Paradoxes of translation: On the exceedance of the unspoken


In this article, I consider what is assumed to be the speculative paradox of translation: that translation is theoretically impossible but actually practicable. My thesis is that this aporia is nothing but a consequence of the limited way in which translation is often conceptualised. In this article, the term ‘translation’ is to be understood as interlingual translation, unless otherwise indicated; more precisely, as literary translation. In order to present my argument, I will examine three examples of translation, namely: (1) the fictionalisation of the translation process in Nicole Brossard’s novel Le désert mauve; (2) Jean-François Billeter’s translation of a poem by the medieval Chinese poet Su Dongpo; and (3) the translation of the words ‘tragedy’ and ‘comedy’ by the fictional character Averroes in a short story written by Jorge Louis Borges. The analysis of these real or fictitious examples of translation will help to introduce the notion of the unspoken as that which cannot be transmuted or recognised as a sign. This ever-present dimension of the translation process will allow me to show that the thesis of fundamental untranslatability is a false aporia, which derives from a reductive understanding of the phenomenon of translation.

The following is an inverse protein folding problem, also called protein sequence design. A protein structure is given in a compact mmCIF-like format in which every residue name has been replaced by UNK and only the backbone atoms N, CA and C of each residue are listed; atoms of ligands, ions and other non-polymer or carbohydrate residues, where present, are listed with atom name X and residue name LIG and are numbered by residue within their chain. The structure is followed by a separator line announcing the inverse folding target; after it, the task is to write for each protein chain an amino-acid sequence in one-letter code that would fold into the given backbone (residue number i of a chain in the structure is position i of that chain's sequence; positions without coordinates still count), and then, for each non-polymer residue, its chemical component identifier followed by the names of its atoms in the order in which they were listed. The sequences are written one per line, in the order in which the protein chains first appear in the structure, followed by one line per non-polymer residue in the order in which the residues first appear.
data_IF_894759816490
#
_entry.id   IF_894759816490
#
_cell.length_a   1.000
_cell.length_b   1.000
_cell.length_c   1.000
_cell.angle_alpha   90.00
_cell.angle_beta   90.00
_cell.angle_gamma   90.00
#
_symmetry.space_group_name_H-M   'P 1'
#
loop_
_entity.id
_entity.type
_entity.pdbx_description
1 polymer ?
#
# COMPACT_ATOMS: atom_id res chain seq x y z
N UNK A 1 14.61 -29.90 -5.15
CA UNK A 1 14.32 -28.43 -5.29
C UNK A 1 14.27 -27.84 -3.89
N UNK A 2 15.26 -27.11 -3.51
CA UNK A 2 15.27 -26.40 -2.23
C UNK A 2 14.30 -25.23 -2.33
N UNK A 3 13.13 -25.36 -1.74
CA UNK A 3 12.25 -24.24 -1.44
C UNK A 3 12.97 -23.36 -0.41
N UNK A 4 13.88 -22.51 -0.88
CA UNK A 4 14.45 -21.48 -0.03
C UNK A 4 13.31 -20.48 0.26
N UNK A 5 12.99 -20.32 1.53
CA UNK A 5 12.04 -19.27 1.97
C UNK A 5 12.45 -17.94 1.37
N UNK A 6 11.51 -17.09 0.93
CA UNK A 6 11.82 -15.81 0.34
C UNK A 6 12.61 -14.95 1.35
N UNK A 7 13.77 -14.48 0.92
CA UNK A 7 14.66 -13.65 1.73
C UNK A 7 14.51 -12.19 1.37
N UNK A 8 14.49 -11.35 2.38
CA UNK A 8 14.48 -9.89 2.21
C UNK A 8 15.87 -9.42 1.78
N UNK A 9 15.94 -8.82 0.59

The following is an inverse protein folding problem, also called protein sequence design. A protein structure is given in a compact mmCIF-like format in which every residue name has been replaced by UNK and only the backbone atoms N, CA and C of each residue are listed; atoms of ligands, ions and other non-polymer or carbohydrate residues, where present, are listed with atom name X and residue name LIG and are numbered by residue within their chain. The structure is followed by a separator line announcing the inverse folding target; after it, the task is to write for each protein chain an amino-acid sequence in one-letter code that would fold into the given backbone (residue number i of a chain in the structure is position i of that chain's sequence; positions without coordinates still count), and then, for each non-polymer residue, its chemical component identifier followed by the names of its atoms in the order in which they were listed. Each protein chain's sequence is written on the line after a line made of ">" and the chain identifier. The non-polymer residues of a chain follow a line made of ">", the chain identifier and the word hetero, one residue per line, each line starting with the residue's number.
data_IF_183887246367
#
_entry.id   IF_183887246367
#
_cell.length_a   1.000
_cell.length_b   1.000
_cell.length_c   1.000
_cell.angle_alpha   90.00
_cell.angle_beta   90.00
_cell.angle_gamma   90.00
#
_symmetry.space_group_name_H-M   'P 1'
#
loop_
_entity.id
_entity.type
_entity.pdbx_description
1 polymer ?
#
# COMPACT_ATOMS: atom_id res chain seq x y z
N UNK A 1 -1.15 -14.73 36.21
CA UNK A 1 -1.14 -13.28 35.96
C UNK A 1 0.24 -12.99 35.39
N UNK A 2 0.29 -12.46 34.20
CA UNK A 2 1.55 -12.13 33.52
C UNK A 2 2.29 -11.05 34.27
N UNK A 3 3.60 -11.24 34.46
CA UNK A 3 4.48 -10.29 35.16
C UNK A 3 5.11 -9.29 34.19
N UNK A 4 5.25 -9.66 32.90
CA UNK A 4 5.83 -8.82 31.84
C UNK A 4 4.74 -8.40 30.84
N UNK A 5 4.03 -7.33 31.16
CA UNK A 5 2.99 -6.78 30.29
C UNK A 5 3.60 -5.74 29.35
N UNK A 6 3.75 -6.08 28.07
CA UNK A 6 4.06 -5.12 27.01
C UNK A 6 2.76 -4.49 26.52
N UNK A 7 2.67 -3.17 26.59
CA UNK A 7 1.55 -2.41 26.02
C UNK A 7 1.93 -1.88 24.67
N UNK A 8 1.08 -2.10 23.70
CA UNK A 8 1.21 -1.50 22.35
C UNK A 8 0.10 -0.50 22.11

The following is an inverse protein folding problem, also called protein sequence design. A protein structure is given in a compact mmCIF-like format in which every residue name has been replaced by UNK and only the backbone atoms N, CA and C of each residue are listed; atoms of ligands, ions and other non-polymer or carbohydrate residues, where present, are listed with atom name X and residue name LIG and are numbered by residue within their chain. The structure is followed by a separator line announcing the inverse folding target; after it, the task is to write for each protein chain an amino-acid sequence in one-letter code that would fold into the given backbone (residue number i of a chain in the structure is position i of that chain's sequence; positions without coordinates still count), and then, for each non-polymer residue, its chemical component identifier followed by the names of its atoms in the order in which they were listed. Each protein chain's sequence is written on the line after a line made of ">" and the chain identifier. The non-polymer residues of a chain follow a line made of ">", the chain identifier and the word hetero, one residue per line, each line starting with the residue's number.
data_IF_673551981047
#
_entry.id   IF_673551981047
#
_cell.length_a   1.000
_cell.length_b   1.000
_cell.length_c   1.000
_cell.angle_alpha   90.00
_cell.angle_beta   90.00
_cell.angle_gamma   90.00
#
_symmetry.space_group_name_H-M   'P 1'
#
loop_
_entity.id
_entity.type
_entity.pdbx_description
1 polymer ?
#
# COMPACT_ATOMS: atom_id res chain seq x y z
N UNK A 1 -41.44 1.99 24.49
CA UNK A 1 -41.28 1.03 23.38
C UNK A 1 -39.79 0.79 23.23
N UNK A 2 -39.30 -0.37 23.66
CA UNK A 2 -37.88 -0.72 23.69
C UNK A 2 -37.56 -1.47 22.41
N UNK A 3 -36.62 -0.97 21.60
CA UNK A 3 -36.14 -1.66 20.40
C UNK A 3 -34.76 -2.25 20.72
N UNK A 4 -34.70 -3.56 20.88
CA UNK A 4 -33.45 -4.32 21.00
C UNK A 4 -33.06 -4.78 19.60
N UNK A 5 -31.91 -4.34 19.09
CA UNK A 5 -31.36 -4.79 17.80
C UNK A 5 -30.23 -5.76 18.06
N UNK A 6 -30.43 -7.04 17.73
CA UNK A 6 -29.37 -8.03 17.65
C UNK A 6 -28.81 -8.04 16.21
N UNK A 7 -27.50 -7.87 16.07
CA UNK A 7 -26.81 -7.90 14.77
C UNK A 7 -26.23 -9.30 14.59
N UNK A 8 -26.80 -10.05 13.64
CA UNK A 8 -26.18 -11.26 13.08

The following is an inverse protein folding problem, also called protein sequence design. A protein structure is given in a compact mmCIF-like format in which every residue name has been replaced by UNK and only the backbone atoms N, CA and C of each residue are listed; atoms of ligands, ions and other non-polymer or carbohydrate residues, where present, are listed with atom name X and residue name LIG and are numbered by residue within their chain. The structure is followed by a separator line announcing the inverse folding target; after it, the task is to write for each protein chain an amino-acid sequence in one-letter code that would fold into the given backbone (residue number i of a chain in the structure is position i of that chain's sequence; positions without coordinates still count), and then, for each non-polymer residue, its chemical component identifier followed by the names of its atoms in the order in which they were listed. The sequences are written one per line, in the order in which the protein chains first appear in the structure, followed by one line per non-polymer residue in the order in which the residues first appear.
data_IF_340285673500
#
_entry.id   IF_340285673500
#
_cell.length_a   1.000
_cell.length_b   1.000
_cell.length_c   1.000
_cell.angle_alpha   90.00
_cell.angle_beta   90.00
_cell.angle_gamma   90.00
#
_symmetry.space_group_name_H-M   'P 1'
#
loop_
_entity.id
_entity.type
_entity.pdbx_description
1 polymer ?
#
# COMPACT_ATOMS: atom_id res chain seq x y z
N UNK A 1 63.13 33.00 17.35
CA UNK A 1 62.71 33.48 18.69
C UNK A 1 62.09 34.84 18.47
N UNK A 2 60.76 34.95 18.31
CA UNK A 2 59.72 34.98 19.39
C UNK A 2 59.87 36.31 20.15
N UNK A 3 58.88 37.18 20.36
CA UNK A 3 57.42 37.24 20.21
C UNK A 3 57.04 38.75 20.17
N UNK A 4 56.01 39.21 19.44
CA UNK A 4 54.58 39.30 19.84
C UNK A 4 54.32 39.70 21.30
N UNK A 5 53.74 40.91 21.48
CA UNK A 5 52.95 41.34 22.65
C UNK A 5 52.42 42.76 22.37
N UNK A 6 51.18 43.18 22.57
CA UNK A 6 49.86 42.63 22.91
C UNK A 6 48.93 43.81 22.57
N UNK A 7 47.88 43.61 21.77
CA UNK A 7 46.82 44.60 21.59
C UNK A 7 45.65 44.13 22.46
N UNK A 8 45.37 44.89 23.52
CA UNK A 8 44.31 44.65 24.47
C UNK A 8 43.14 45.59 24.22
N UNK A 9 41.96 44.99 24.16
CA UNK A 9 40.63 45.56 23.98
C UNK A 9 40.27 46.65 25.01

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In 1997, Spivak (2007, 263) began a speech in Oviedo, Spain, by stating that, “in every possible sense, translation is necessary but impossible.” What she wanted to suggest is that, for translation to be possible, each language “is assumed to be or to possess the generality of a semiotic that can appropriate the singularity of the other’s idiom by way of conscientious approximations” (265). Since this assumption is problematic, if not erroneous, the appropriation of the singularity of the other’s idiom is doomed to fail or to remain incomplete. From this perspective, the impossibility of translation relies on what is commonly called linguistic relativity: languages differ in the way they represent reality, and this diversity affects all the operating levels of language, from phonetics to syntax. From one language to another, semantic fields are not superimposable, syntaxes are not equivalent, and utterances that correspond from the denotative point of view can involve different connotations, nuances, inheritances, and implications. This heterogeneity implies that it is impossible to express exactly the same thing in another language. Yet, translation exists precisely because human beings do not speak one and the same language. On the one hand, the diversity of languages gives rise to translation; on the other, it is responsible for its impossibility. From this perspective, what constitutes the condition of possibility of translation also entails its impossibility.

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